The father in In re Custody of Menconi (1983), 117 Ill. App.3d 394, placed his child with its paternal grandparents following the mother's death. The grandparents cared for the child for 6 1/2 years. The father then returned and took the child from the grandparents by force. The court held that the grandparents had standing to petition for custody under 601(b)(2) because the father had voluntarily relinquished physical custody of the child and the child had lived with the grandparents for an extended period of time.
The Barokas and Menconi decisions correctly illustrate that the standing requirement under section 601(b)(2) should not turn on who is in physical possession, so to speak, of the child at the moment of filing the petition for custody. To hold differently would be to encourage abductions of minors in order to satisfy the literal terms of the standing requirement and would, in reality, defeat the statutory intendment.
Here, Felicia, the mother, was awarded legal custody of Lynette, and the father was given rights of visitation. Mother and child lived with the Jadrychs until the mother died. It is true, of course, that the Jadrychs assisted in the care of Lynette, but Felicia had legal custody of Lynette and continued to live with her, so there was no transfer of physical custody to the Jadrychs. The Jadrychs' assistance in caring for Lynette did not constitute physical custody of the child by them because Lynette and her mother were never separated for an appreciable period and thus the mother never lost physical custody. It was certainly natural and loving for the grandparents to assist their sick daughter in the care of her child. Considering, however, that the mother continued to live with the child, it would not reasonably occur to the father that the maternal grandparents had physical custody of his child and were developing a position of standing, so that upon the death of his wife he could be deprived of his right to custody of his child. The father regularly exercised his visitation rights with Lynette at the Jadrychs, where Lynette and her mother lived. Within the meaning of section 601(b)(2) Lynette must be considered to have been, upon her mother's death, in the physical custody of her father. On this record one presumes that the first time that James became aware that the Jadrychs regarded they had physical custody was when they refused to release Lynette to James following the death of her mother. He then petitioned for custody of his child.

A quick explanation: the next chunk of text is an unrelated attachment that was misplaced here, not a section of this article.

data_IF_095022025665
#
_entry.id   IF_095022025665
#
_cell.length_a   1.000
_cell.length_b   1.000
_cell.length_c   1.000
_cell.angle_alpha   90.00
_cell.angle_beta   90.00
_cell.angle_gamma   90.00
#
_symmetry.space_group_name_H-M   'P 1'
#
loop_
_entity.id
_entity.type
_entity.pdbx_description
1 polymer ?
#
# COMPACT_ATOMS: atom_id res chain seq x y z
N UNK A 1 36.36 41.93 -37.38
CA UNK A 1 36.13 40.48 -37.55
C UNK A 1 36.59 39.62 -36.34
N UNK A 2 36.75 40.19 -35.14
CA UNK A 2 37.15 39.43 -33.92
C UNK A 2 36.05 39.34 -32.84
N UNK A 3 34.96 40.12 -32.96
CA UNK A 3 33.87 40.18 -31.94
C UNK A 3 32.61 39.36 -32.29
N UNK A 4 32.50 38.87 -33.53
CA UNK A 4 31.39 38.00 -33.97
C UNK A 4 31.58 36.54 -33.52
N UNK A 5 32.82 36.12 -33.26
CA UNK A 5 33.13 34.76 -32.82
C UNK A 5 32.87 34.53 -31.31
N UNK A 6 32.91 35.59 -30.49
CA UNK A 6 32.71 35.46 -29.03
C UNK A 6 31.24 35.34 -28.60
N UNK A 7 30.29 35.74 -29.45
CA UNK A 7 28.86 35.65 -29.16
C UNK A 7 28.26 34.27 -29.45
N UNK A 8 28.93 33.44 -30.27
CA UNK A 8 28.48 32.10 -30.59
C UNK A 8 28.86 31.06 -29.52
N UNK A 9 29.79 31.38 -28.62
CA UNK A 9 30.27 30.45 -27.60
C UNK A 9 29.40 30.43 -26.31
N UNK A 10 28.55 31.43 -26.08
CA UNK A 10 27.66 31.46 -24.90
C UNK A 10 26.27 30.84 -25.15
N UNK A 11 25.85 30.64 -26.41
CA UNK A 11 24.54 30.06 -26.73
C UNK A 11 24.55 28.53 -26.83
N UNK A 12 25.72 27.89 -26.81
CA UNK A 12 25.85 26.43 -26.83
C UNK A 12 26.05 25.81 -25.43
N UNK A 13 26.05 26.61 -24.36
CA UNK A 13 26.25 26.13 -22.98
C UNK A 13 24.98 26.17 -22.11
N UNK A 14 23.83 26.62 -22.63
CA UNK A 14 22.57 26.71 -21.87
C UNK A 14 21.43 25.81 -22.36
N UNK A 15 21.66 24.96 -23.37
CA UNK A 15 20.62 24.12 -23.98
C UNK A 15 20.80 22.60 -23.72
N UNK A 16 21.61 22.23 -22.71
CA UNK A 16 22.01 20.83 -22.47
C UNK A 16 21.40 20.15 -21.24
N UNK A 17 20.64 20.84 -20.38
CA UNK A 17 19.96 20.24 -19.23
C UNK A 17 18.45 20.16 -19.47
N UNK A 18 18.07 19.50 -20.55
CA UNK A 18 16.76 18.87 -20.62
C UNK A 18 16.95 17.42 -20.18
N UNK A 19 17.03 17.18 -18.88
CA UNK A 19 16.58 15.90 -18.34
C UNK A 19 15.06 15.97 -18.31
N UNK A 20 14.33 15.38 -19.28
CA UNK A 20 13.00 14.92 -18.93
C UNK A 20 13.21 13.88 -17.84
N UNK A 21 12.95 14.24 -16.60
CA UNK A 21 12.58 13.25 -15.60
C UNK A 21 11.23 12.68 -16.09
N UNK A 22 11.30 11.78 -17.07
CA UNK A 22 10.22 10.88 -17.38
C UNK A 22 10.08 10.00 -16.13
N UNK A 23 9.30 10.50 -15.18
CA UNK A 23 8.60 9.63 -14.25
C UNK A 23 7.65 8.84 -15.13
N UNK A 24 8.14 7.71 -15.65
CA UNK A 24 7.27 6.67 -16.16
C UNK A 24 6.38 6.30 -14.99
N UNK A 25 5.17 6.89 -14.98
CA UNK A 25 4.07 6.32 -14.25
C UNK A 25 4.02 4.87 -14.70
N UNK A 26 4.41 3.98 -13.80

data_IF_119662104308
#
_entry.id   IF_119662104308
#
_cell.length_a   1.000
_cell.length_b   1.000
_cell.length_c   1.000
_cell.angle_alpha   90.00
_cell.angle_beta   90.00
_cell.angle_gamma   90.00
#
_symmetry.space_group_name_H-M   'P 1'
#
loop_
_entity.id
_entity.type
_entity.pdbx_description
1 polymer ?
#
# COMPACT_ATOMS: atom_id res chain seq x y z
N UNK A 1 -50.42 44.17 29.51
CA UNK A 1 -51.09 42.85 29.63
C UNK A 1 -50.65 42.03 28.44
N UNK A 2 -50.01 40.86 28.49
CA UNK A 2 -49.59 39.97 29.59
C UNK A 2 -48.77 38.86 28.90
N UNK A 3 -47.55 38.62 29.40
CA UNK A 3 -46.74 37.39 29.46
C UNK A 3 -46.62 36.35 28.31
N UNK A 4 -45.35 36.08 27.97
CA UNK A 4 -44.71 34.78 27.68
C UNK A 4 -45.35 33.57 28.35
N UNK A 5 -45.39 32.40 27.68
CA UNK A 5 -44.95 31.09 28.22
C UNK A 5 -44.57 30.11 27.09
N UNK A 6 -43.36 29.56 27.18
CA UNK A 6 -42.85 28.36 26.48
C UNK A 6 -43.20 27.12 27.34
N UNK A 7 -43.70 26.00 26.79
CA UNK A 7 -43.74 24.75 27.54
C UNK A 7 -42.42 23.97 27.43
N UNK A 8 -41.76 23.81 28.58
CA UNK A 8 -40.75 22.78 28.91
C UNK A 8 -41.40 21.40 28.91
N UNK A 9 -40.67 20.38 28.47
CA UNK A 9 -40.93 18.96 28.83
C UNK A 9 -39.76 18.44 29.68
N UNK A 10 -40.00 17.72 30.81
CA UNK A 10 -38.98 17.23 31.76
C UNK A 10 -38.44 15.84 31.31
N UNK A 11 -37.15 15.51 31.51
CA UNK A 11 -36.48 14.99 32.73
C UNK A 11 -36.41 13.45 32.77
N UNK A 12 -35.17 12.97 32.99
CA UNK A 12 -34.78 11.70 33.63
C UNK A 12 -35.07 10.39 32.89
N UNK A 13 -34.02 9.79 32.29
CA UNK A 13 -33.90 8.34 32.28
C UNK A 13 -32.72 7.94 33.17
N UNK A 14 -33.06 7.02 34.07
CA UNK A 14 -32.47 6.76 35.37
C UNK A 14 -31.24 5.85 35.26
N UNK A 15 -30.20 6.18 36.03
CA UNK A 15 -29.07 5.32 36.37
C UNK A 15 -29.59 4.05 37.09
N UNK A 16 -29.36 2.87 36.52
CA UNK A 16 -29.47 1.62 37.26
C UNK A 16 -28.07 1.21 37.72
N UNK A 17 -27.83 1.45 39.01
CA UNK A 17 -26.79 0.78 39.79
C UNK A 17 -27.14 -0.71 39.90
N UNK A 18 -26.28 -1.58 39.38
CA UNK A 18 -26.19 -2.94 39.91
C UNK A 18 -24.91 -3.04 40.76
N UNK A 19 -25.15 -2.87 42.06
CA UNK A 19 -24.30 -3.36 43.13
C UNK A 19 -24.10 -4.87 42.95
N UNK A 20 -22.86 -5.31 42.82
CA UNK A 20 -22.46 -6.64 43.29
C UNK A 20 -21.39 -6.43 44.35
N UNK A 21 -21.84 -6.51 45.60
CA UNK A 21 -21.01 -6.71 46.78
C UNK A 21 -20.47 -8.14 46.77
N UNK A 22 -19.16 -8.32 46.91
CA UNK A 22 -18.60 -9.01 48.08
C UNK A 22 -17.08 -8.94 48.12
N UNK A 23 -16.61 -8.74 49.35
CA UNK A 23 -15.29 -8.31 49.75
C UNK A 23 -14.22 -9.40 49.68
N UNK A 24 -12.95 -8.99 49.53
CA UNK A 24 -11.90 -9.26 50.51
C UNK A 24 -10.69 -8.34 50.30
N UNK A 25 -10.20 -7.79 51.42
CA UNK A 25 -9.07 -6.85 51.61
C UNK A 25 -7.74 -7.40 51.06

Lynette was in the sole care of the Jadrychs only through the fortuitous occurrence of Felicia's death. When they asserted a claim to custody following the mother's funeral, the claim was immediately challenged by the father. Of course, unfitness is not an issue here. If it were, a third party could challenge custody under the Adoption Act (Ill. Rev. Stat. 1981, ch. 40, par. 1501 et seq.) or the Juvenile Court Act (Ill. Rev. Stat. 1981, ch. 37, par. 701-1 et seq.). The appellate court erred in its holding that the Jadrychs had standing under section 601(b)(2) simply because they were, in a sense, in physical possession of the child at the time the petition was filed.
For the reasons given, the judgment of the appellate court is reversed and the judgment of the circuit court is affirmed.
Appellate court reversed; circuit court affirmed.